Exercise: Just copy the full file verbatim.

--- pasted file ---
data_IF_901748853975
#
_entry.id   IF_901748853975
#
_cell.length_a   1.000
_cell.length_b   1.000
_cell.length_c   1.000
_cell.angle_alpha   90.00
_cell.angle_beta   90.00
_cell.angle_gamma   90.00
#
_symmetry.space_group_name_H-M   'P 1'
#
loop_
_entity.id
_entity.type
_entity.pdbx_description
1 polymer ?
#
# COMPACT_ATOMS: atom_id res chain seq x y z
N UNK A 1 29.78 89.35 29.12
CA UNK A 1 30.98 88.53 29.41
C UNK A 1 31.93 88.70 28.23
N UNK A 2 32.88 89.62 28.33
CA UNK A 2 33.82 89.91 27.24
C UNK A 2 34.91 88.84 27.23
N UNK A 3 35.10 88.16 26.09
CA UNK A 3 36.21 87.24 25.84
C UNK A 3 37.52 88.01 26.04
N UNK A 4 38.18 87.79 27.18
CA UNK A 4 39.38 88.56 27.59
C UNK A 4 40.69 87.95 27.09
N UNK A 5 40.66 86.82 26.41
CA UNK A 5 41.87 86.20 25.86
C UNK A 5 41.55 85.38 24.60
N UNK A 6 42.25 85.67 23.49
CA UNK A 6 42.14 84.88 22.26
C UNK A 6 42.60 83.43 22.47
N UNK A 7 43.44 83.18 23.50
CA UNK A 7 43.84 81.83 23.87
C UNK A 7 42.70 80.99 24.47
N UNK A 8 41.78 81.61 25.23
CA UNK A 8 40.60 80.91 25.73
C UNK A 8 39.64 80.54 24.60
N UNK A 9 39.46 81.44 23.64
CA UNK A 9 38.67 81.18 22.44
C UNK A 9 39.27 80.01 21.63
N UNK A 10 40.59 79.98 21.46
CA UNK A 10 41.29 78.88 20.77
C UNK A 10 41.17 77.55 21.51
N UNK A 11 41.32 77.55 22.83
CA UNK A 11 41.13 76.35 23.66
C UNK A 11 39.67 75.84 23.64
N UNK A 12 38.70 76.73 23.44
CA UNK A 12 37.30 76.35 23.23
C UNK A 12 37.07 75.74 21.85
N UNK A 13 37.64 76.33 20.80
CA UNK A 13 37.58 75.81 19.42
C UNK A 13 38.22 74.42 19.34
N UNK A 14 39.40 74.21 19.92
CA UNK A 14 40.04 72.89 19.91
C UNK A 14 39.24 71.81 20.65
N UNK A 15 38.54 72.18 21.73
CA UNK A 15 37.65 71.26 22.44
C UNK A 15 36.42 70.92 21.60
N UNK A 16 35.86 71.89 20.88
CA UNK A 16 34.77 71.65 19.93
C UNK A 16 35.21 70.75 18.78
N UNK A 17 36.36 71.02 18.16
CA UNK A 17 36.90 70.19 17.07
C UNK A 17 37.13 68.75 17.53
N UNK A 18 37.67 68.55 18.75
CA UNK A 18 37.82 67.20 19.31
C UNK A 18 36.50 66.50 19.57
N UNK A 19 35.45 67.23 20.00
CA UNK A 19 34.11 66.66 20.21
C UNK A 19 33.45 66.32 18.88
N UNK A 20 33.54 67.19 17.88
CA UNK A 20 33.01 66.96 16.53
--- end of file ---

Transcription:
data_IF_901748853975
#
_entry.id   IF_901748853975
#
_cell.length_a   1.000
_cell.length_b   1.000
_cell.length_c   1.000
_cell.angle_alpha   90.00
_cell.angle_beta   90.00
_cell.angle_gamma   90.00
#
_symmetry.space_group_name_H-M   'P 1'
#
loop_
_entity.id
_entity.type
_entity.pdbx_description
1 polymer ?
#
# COMPACT_ATOMS: atom_id res chain seq x y z
N UNK A 1 29.78 89.35 29.12
CA UNK A 1 30.98 88.53 29.41
C UNK A 1 31.93 88.70 28.23
N UNK A 2 32.88 89.62 28.33
CA UNK A 2 33.82 89.91 27.24
C UNK A 2 34.91 88.84 27.23
N UNK A 3 35.10 88.16 26.09
CA UNK A 3 36.21 87.24 25.84
C UNK A 3 37.52 88.01 26.04
N UNK A 4 38.18 87.79 27.18
CA UNK A 4 39.38 88.56 27.59
C UNK A 4 40.69 87.95 27.09
N UNK A 5 40.66 86.82 26.41
CA UNK A 5 41.87 86.20 25.86
C UNK A 5 41.55 85.38 24.60
N UNK A 6 42.25 85.67 23.49
CA UNK A 6 42.14 84.88 22.26
C UNK A 6 42.60 83.43 22.47
N UNK A 7 43.44 83.18 23.50
CA UNK A 7 43.84 81.83 23.87
C UNK A 7 42.70 80.99 24.47
N UNK A 8 41.78 81.61 25.23
CA UNK A 8 40.60 80.91 25.73
C UNK A 8 39.64 80.54 24.60
N UNK A 9 39.46 81.44 23.64
CA UNK A 9 38.67 81.18 22.44
C UNK A 9 39.27 80.01 21.63
N UNK A 10 40.59 79.98 21.46
CA UNK A 10 41.29 78.88 20.77
C UNK A 10 41.17 77.55 21.51
N UNK A 11 41.32 77.55 22.83
CA UNK A 11 41.13 76.35 23.66
C UNK A 11 39.67 75.84 23.64
N UNK A 12 38.70 76.73 23.44
CA UNK A 12 37.30 76.35 23.23
C UNK A 12 37.07 75.74 21.85
N UNK A 13 37.64 76.33 20.80
CA UNK A 13 37.58 75.81 19.42
C UNK A 13 38.22 74.42 19.34
N UNK A 14 39.40 74.21 19.92
CA UNK A 14 40.04 72.89 19.91
C UNK A 14 39.24 71.81 20.65
N UNK A 15 38.54 72.18 21.73
CA UNK A 15 37.65 71.26 22.44
C UNK A 15 36.42 70.92 21.60
N UNK A 16 35.86 71.89 20.88
CA UNK A 16 34.77 71.65 19.93
C UNK A 16 35.21 70.75 18.78
N UNK A 17 36.36 71.02 18.16
CA UNK A 17 36.90 70.19 17.07
C UNK A 17 37.13 68.75 17.53
N UNK A 18 37.67 68.55 18.75
CA UNK A 18 37.82 67.20 19.31
C UNK A 18 36.50 66.50 19.57
N UNK A 19 35.45 67.23 20.00
CA UNK A 19 34.11 66.66 20.21
C UNK A 19 33.45 66.32 18.88
N UNK A 20 33.54 67.19 17.88
CA UNK A 20 33.01 66.96 16.53